Unusual Case of Father-to-Son HIV Transmission is Reported

Diagnosis of HIV-1 infection in the 4-year-old child of an HIV-negative mother led to a forensic analysis to determine the source of the infection and try to date the transmission of the virus. The results of genetic, phylogenetic, and serologic data analysis on both the father and son and the hypothesis for how the boy became infected are published in a study in AIDS Research and Human Retroviruses, a peer-reviewed journal from Mary Ann Liebert, Inc., publishers. 

The article, titled "Accidental Father-to-Son HIV-1 Transmission During the Seroconversion Period," was coauthored by Nuno Taveira, Universidade de Lisboa, Portugal and Instituto Superior Ciências Saúde Egas Moniz Monte de Caparica, Portugal, and researchers from these institutions and from Dr. Fernando Fonseca EPE, Amadora, Portugal and Los Alamos National Laboratory, Los Alamos, N.M.

Based on comparative analysis of genetic, phylogenetic, and serologic data from the father and the son, the researchers concluded that the virus was accidentally transmitted to the son during the first days of the child's life. During this time of seroconversion, the father was being treated for infection with varicella-zooster virus (chicken pox) and syphilis when he developed large vesicles all over his body that profusely leaked fluids. The high virus production early in HIV infection would have made the fluids leaking from the father's skin blisters highly infectious. These infectious fluids could have come in contact with the newborn child causing this atypical HIV transmission event.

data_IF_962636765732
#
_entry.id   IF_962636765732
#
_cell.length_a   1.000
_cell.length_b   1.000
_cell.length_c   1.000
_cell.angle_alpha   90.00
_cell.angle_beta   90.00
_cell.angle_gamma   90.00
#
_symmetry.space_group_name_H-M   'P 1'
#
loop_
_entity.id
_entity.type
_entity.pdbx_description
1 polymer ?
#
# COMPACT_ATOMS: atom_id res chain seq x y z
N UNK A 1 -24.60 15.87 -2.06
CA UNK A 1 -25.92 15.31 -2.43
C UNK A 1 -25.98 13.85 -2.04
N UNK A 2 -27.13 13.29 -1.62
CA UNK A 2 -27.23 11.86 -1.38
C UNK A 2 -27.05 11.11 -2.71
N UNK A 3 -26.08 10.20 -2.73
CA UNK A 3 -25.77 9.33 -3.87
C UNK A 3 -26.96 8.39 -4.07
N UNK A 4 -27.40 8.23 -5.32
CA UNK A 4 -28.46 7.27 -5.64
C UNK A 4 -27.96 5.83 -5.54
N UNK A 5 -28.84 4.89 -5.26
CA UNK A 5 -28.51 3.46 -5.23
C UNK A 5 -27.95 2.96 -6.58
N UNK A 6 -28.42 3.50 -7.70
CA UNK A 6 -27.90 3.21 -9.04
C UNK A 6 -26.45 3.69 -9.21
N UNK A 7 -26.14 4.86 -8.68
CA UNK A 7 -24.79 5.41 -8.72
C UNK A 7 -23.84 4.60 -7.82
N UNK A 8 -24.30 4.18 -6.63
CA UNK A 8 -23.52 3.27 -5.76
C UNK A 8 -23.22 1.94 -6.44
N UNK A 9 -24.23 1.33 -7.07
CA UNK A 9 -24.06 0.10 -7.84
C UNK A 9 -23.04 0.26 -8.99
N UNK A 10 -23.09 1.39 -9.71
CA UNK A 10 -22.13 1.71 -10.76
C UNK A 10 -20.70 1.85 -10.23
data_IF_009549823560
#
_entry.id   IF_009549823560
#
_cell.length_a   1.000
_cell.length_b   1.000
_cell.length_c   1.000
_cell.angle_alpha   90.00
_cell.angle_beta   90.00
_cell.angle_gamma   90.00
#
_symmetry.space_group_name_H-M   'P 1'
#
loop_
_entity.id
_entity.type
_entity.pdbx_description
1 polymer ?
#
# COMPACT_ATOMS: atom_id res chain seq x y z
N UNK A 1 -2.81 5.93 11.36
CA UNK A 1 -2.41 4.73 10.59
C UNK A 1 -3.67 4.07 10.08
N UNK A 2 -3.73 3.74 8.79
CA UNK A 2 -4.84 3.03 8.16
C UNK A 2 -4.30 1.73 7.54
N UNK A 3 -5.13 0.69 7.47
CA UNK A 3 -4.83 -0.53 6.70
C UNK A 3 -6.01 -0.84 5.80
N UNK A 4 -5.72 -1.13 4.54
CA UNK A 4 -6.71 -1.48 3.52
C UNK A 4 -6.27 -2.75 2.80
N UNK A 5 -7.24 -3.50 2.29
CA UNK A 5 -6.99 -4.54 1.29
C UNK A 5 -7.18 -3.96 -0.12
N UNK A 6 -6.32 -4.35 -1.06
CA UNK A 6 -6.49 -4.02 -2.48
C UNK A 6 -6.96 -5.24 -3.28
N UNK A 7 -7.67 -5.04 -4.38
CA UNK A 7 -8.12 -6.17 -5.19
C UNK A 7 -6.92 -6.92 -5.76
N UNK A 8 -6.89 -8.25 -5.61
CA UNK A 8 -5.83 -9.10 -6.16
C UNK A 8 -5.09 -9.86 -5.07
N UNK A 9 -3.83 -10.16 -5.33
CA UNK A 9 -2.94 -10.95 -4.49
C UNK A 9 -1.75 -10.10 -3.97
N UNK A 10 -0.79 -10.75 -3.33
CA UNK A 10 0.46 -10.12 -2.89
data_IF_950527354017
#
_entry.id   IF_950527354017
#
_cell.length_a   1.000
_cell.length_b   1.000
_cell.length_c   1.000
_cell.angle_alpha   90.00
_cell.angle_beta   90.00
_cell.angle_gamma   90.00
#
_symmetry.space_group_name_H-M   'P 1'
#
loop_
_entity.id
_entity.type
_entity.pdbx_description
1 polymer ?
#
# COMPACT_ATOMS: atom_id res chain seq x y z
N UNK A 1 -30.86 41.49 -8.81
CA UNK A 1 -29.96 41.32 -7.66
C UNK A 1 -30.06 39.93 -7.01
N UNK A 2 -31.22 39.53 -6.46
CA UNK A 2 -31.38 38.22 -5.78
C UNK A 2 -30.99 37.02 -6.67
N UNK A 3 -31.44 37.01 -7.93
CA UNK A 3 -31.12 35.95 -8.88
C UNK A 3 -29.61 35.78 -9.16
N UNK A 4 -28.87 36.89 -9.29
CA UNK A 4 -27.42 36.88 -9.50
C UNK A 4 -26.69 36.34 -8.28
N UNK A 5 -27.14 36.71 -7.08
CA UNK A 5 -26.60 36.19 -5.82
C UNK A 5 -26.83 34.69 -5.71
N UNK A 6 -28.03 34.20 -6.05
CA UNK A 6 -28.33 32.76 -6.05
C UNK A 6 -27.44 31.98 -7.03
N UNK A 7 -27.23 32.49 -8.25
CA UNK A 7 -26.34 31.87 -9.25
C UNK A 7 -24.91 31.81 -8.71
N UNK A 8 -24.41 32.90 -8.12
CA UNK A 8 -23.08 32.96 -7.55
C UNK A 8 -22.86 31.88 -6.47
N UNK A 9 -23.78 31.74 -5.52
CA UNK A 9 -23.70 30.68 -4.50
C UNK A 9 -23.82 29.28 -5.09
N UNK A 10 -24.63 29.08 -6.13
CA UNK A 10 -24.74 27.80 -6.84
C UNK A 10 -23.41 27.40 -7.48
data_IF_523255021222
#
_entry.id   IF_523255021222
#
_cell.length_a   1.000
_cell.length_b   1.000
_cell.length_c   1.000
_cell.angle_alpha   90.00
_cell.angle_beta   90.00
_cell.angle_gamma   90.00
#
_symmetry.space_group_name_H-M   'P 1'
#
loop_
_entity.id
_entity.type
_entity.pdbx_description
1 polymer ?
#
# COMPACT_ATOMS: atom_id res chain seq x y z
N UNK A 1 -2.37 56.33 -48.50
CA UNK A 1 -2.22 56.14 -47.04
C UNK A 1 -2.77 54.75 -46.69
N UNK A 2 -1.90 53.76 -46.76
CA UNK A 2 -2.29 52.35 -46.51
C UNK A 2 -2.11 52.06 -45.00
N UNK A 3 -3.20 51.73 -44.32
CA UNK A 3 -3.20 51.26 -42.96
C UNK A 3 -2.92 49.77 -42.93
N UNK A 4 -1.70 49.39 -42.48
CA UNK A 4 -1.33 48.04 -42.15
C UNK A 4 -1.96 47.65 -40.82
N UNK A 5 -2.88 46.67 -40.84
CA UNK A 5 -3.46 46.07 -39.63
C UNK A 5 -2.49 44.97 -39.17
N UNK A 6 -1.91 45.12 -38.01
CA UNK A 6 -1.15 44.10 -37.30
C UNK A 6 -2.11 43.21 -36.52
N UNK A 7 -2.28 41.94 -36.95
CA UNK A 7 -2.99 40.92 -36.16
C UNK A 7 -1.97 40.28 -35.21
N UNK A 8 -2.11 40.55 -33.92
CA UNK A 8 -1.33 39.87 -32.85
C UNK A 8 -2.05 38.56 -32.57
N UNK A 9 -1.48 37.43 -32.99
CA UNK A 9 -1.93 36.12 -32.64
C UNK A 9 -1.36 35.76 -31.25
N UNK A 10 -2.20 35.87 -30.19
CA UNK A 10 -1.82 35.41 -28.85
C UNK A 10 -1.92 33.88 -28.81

"Although this type of father-to-son HIV transmission event is rare, it is important that the general public realize that HIV is present in most bodily fluids and can be transmitted in atypical and unexpected ways," says Thomas Hope, PhD, editor-in-chief of AIDS Research and Human Retroviruses and professor of cell and molecular biology at Northwestern University, Feinberg School of Medicine. "In this case, the circumstances of fluids leaking from skin blisters with the high amount of HIV present in the first months of HIV infection led to the unfortunate infection of a newborn child."

Source: Mary Ann Liebert, Inc.
 

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